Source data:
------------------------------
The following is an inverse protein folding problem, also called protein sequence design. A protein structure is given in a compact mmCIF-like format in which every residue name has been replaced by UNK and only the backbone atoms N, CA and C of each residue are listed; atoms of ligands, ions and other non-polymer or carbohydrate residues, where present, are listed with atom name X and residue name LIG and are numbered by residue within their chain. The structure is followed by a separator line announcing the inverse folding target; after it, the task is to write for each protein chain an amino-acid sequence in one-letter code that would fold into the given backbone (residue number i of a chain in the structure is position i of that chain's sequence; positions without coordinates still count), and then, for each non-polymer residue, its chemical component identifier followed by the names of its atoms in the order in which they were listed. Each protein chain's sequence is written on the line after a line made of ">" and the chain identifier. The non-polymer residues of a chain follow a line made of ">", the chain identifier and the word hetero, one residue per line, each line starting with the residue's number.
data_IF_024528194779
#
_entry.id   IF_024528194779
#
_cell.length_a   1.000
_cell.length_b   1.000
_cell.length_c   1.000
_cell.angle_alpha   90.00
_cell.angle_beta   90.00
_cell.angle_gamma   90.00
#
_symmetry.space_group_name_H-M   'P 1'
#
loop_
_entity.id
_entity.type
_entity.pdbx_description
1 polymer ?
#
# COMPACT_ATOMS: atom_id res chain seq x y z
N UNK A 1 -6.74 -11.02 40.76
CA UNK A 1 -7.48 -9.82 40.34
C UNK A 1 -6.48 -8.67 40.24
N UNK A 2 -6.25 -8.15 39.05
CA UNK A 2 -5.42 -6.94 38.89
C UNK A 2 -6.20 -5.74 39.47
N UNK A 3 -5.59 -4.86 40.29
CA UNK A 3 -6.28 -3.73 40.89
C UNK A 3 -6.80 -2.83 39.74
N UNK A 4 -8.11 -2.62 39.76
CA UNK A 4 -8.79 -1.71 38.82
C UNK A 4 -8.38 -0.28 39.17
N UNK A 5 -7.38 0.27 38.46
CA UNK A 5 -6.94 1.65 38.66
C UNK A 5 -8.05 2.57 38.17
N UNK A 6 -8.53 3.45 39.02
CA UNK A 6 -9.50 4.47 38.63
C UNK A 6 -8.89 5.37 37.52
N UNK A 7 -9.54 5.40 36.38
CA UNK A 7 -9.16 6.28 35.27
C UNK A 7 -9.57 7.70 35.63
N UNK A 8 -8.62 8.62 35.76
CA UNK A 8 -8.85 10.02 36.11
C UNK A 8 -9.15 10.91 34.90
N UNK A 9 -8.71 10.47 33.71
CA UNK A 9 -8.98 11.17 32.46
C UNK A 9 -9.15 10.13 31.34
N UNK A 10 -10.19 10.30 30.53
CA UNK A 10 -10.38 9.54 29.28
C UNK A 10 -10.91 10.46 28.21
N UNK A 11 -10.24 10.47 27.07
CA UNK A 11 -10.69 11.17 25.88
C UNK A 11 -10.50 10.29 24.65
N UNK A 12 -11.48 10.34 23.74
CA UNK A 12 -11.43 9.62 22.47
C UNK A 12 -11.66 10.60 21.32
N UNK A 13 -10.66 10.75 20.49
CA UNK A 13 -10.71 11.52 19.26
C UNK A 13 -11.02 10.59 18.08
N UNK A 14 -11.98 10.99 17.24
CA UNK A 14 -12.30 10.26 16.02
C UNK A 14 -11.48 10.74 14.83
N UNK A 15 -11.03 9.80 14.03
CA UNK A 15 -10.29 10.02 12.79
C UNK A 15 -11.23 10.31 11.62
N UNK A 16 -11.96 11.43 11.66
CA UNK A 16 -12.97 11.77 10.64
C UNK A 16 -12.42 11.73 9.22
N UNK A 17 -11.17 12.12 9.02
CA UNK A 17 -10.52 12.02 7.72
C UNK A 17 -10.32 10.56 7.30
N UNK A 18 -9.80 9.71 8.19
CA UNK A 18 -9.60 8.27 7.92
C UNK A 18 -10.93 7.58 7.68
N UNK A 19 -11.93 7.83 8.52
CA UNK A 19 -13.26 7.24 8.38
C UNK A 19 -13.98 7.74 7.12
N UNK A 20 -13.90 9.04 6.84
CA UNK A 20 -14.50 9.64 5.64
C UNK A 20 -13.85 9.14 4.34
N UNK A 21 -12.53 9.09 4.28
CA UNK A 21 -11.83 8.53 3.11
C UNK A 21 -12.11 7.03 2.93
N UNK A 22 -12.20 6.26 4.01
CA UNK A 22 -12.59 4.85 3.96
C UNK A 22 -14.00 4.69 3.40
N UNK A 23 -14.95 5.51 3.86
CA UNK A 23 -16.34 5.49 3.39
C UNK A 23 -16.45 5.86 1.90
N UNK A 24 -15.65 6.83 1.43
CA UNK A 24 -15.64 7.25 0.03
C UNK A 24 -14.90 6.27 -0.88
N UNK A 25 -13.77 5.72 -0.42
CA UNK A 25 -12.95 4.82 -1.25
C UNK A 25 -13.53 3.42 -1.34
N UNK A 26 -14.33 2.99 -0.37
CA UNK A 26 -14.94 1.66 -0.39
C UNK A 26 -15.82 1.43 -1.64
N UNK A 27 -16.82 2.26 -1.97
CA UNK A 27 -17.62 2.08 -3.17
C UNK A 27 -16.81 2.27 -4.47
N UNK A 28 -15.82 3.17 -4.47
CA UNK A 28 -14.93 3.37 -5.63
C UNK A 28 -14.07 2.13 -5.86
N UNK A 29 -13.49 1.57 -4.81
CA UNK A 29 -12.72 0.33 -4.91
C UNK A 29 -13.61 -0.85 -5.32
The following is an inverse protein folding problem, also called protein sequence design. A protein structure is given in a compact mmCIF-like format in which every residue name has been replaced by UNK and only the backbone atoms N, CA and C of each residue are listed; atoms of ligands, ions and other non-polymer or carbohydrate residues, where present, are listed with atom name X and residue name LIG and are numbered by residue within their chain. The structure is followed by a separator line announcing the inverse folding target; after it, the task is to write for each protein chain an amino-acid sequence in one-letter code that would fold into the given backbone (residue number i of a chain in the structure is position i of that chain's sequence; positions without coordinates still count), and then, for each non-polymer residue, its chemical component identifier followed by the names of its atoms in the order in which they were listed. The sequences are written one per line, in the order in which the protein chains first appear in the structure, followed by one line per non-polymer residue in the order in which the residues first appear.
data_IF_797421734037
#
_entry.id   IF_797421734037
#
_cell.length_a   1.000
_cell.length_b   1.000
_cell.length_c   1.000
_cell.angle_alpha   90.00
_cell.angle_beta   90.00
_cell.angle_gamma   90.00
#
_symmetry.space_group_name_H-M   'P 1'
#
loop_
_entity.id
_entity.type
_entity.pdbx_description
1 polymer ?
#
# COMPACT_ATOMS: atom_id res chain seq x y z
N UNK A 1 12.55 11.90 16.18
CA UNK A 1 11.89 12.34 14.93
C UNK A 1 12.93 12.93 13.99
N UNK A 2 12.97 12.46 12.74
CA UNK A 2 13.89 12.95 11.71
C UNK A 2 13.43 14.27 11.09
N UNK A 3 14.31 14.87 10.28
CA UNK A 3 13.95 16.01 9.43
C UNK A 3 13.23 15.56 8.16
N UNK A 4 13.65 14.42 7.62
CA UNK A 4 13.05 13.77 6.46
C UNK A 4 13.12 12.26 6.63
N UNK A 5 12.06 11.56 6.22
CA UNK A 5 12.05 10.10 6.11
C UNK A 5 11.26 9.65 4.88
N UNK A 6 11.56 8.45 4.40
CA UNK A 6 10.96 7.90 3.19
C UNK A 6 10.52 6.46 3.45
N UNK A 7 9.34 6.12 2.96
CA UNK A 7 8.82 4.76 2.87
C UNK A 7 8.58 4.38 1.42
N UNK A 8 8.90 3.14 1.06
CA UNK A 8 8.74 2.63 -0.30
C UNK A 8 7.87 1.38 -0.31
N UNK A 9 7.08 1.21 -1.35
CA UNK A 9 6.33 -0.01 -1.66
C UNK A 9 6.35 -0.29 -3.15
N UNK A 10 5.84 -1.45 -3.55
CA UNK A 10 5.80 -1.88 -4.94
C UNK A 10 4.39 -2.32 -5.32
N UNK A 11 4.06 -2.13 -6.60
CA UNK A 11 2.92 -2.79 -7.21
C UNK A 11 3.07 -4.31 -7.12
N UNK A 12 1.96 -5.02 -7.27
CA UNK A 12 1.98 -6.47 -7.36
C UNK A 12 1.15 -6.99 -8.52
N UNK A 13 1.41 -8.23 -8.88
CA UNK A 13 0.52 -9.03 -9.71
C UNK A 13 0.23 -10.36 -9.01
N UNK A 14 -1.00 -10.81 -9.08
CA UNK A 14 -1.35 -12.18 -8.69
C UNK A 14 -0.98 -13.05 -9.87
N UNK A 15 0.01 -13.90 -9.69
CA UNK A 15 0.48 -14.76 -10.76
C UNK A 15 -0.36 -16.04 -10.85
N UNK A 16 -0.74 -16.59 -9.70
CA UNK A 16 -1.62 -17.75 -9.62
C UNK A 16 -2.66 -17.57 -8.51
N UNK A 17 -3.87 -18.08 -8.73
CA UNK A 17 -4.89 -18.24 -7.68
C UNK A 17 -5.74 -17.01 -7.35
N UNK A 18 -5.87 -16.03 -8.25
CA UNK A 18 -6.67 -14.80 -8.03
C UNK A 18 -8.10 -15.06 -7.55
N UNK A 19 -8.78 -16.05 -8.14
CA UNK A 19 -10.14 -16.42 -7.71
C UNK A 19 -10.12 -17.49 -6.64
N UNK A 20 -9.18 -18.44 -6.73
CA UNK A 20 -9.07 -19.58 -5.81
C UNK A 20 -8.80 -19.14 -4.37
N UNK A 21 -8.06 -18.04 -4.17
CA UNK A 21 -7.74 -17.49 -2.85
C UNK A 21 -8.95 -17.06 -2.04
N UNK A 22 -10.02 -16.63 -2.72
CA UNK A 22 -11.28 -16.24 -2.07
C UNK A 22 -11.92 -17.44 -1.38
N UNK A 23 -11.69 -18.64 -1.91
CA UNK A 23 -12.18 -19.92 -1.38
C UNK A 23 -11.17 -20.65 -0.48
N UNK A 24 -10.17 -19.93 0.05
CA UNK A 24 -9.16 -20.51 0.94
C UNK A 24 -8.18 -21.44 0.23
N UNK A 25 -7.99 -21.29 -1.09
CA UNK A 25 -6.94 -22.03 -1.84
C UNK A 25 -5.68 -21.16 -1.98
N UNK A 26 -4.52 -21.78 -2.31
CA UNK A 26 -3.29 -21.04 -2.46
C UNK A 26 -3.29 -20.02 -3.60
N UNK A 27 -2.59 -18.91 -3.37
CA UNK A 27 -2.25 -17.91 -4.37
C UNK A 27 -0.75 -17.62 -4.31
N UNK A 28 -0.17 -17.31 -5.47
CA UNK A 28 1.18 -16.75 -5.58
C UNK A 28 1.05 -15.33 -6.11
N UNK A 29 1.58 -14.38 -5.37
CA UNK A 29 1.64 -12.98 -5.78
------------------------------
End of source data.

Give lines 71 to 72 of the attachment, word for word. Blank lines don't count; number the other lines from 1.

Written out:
CA UNK A 17 -10.52 12.02 7.72
C UNK A 17 -10.32 10.56 7.30